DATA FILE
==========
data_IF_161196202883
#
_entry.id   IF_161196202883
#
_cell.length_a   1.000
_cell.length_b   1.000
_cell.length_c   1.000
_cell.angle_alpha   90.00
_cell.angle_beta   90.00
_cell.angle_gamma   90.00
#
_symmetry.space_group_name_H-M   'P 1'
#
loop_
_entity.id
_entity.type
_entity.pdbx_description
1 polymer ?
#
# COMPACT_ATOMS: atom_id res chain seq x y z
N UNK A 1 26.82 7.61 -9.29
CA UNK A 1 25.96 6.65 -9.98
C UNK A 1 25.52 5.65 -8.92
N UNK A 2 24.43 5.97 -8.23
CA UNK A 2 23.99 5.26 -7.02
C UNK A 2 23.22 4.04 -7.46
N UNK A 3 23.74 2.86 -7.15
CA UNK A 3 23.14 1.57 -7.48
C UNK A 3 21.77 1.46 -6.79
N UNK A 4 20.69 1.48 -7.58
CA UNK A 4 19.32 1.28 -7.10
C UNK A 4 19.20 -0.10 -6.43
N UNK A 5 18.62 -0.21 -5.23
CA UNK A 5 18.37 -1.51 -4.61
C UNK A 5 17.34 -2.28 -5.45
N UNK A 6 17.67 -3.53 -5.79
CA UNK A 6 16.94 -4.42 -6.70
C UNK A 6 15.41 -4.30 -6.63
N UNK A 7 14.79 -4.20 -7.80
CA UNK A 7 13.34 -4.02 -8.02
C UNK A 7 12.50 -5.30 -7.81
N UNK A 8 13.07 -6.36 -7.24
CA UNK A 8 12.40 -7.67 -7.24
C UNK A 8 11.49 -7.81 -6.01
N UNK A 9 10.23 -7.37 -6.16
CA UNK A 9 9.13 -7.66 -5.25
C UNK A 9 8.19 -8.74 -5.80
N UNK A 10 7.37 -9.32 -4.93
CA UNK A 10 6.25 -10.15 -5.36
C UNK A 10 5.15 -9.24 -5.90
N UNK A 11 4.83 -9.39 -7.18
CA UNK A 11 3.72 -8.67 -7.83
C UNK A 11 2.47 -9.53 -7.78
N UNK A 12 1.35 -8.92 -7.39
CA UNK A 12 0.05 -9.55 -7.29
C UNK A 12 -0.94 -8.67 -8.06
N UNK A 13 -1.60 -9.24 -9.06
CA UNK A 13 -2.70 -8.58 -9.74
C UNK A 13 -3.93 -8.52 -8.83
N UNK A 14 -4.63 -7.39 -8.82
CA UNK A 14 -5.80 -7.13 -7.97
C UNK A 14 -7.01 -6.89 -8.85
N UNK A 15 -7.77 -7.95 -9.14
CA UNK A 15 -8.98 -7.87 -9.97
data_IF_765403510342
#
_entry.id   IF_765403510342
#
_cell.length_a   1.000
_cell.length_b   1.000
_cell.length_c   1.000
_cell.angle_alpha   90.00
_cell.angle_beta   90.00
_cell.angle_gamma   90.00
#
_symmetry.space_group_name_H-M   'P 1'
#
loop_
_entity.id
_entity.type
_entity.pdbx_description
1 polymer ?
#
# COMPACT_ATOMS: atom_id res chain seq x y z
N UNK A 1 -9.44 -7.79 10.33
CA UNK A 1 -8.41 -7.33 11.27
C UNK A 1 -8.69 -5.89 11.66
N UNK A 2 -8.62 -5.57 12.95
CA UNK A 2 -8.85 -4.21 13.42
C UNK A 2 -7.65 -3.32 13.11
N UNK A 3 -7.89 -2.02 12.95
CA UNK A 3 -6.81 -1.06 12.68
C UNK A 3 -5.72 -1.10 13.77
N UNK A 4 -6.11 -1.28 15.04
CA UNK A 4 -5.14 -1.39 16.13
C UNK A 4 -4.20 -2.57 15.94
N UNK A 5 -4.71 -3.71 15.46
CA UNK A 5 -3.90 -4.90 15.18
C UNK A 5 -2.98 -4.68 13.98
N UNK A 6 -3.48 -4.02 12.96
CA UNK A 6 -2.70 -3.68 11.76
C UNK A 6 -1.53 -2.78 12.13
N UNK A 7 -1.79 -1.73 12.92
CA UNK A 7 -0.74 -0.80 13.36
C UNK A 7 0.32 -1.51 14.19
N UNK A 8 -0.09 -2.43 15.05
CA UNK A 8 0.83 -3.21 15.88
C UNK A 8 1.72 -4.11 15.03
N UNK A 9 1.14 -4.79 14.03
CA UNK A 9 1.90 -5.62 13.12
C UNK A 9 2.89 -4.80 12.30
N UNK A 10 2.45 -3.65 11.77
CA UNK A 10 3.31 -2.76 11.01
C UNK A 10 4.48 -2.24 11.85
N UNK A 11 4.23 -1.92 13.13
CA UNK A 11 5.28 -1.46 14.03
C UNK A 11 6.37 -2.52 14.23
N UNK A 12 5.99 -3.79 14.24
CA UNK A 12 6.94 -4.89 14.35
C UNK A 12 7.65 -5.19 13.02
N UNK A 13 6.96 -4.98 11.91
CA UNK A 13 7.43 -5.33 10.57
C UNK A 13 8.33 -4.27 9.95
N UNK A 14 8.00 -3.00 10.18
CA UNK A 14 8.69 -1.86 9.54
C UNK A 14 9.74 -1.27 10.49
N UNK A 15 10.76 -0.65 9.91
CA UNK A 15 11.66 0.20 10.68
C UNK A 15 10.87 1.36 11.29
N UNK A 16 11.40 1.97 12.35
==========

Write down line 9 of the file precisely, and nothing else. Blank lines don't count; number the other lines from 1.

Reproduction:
_cell.angle_beta   90.00